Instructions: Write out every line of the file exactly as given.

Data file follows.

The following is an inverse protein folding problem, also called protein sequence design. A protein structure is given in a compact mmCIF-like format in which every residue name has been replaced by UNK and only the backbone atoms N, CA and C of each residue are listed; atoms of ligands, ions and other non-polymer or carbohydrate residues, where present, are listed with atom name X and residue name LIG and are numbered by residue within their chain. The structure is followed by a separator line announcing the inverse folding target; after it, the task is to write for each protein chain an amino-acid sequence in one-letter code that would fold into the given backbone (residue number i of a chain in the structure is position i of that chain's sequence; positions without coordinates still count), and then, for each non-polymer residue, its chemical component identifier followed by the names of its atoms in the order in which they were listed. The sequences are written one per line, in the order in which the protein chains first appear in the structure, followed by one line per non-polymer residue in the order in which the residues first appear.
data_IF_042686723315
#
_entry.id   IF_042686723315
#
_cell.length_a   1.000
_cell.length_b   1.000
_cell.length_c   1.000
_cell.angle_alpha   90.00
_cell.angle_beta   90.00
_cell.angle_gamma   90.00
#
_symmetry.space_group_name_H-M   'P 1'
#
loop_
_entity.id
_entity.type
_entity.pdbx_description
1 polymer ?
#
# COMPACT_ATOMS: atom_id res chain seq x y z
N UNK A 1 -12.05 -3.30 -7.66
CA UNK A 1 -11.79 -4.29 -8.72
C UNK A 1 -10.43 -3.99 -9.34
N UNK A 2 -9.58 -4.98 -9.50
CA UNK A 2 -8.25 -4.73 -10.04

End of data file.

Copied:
The following is an inverse protein folding problem, also called protein sequence design. A protein structure is given in a compact mmCIF-like format in which every residue name has been replaced by UNK and only the backbone atoms N, CA and C of each residue are listed; atoms of ligands, ions and other non-polymer or carbohydrate residues, where present, are listed with atom name X and residue name LIG and are numbered by residue within their chain. The structure is followed by a separator line announcing the inverse folding target; after it, the task is to write for each protein chain an amino-acid sequence in one-letter code that would fold into the given backbone (residue number i of a chain in the structure is position i of that chain's sequence; positions without coordinates still count), and then, for each non-polymer residue, its chemical component identifier followed by the names of its atoms in the order in which they were listed. The sequences are written one per line, in the order in which the protein chains first appear in the structure, followed by one line per non-polymer residue in the order in which the residues first appear.
data_IF_042686723315
#
_entry.id   IF_042686723315
#
_cell.length_a   1.000
_cell.length_b   1.000
_cell.length_c   1.000
_cell.angle_alpha   90.00
_cell.angle_beta   90.00
_cell.angle_gamma   90.00
#
_symmetry.space_group_name_H-M   'P 1'
#
loop_
_entity.id
_entity.type
_entity.pdbx_description
1 polymer ?
#
# COMPACT_ATOMS: atom_id res chain seq x y z
N UNK A 1 -12.05 -3.30 -7.66
CA UNK A 1 -11.79 -4.29 -8.72
C UNK A 1 -10.43 -3.99 -9.34
N UNK A 2 -9.58 -4.98 -9.50
CA UNK A 2 -8.25 -4.73 -10.04